Ex-Pilot executive wants to throw out statement to agents
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KNOXVILLE, Tenn. (AP) A former vice president of the truck stop chain owned by the family of Cleveland Browns owner Jimmy Haslam and Tennessee Gov. Bill Haslam wants a judge to throw out statements he made to federal investigators.
Scott "Scooter" Wombold is one of eight former Pilot Flying J executives charged with conspiracy to defraud trucking company customers.
A Wednesday court filing said Wombold was working as the vice president of national accounts for Pilot when investigators descended on the Knoxville offices in 2013 and ordered everyone to step away from their computers and interlock their hands behind their heads.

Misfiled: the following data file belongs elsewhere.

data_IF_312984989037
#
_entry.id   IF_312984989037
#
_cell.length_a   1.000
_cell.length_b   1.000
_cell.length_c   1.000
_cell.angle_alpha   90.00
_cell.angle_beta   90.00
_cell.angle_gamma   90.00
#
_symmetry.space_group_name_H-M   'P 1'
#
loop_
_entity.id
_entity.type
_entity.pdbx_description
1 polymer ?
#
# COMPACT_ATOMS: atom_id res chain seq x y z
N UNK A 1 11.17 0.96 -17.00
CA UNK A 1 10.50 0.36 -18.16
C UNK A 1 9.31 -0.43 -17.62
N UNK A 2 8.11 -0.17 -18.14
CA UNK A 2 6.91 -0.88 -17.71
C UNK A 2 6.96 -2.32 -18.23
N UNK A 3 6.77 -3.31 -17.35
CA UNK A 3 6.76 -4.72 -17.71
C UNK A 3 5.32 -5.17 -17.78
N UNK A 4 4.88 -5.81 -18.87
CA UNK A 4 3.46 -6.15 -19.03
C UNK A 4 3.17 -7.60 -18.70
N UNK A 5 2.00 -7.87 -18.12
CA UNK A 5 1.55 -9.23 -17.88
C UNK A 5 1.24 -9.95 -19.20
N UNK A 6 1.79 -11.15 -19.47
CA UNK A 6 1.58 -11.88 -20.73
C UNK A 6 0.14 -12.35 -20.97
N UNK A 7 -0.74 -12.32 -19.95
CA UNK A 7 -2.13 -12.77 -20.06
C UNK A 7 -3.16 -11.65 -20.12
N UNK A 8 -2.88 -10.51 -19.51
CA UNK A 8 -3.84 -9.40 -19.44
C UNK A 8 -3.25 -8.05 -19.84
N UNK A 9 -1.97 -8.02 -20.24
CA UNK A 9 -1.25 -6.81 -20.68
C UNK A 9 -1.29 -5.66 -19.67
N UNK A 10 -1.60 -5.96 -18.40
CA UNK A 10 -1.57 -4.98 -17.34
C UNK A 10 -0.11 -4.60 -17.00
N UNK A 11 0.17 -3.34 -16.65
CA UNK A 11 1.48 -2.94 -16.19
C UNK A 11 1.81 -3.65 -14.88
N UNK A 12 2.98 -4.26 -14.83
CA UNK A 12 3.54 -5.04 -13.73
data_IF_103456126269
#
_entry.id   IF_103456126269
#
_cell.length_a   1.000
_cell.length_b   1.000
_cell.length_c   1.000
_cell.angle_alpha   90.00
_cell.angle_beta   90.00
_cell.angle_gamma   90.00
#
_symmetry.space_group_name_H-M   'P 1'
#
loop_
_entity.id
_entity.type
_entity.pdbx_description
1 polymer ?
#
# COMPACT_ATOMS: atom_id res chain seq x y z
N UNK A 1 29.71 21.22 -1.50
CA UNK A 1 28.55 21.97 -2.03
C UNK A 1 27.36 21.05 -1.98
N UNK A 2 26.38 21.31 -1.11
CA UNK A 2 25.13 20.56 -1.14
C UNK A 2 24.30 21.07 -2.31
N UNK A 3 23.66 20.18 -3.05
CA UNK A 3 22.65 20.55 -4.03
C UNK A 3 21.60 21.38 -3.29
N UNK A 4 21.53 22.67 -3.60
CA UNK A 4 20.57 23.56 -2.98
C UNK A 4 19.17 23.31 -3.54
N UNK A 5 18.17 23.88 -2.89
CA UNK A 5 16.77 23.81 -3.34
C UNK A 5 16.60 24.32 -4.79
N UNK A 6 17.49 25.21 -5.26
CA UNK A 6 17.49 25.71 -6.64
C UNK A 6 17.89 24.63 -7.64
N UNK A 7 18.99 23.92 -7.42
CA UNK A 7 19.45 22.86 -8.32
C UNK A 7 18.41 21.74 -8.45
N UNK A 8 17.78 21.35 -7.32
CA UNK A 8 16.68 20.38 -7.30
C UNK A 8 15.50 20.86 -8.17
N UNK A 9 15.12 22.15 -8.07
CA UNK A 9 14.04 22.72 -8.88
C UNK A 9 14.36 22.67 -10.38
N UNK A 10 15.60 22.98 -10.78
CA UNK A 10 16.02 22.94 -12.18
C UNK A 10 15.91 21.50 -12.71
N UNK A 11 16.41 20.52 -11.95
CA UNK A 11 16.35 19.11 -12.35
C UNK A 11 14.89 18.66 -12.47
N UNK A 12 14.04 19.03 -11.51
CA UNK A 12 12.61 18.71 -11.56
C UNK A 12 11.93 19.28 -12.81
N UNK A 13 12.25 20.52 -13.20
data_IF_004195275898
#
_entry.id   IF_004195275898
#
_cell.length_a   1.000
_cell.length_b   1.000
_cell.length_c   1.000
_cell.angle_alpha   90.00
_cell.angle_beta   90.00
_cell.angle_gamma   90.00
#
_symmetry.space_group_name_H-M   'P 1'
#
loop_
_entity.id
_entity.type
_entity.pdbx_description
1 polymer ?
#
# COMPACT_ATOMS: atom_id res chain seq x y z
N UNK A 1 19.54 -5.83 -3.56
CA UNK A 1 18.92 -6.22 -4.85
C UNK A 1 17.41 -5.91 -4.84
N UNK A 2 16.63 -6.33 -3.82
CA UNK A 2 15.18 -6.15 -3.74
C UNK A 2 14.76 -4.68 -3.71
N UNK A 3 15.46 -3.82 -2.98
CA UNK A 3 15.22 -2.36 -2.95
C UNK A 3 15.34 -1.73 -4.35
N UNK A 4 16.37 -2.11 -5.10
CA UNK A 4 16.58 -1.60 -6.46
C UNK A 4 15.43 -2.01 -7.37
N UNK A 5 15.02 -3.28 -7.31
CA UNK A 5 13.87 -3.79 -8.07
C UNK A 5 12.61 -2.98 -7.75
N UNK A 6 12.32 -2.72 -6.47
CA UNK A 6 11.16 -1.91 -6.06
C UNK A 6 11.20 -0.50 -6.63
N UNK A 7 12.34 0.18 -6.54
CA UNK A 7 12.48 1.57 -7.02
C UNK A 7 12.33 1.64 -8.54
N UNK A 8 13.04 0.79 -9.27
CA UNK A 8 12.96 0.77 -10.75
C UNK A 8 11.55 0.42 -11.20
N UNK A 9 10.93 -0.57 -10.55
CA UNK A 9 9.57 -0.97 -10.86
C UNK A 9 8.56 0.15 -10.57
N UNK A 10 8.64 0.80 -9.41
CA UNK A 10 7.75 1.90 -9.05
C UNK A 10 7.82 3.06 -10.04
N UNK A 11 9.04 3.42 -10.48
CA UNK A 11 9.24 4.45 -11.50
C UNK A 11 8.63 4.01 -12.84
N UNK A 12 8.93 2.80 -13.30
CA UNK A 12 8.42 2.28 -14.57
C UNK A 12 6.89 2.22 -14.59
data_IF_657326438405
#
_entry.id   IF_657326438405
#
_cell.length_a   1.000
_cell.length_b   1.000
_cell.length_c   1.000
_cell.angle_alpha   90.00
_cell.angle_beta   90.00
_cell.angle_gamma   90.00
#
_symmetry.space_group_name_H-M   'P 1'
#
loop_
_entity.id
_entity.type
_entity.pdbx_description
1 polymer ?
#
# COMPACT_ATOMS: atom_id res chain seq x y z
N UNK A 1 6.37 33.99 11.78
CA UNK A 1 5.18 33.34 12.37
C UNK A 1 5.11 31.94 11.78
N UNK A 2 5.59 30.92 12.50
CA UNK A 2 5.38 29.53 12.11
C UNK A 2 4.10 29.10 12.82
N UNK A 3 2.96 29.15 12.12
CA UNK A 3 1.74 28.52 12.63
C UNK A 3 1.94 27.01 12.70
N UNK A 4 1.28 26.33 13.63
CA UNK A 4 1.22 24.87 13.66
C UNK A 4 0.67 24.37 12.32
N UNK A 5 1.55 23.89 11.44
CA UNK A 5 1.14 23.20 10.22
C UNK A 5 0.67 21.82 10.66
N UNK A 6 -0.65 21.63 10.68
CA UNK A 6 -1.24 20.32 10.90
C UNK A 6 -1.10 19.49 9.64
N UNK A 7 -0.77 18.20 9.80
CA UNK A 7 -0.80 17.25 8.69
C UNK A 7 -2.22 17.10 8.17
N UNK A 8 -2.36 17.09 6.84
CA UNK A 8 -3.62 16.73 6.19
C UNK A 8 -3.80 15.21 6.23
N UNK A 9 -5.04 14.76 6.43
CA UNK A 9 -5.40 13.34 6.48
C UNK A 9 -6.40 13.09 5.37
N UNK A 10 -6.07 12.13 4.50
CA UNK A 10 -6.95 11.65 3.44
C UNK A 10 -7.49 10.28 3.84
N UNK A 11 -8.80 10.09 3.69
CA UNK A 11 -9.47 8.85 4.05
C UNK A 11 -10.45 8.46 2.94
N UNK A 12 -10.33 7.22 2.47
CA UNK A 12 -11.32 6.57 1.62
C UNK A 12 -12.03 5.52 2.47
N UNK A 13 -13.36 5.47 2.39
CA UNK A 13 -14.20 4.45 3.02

The filing argues he Wombold wasn't informed of his right to remain silent as agents questioned him for two hours while also not allowing him to answer calls from his wife or then-Pilot President Mark Hazelwood, who is now a co-defendant in the case.
A similar motion was filed on behalf of defendant Heather Jones, who said her interrogators said she should have known why she was being questioned and that she and her colleagues "were all bad."
Pilot has spent $85 million to settle a class action settlement with 5,500 trucking companies in connection with a scheme to cheat customers out of promised discounts and rebates. The company also paid a $92 million federal penalty in an agreement with prosecutors in which the company accepted responsibility for the criminal actions of its employees.
Pilot CEO Jimmy Haslam has denied any wrongdoing and has not been charged. Bill Haslam has said he has not been involved with operations at the privately held company since he left to run for Knoxville mayor in 2003. The Republican was elected governor in 2010.
Updated February 9, 2017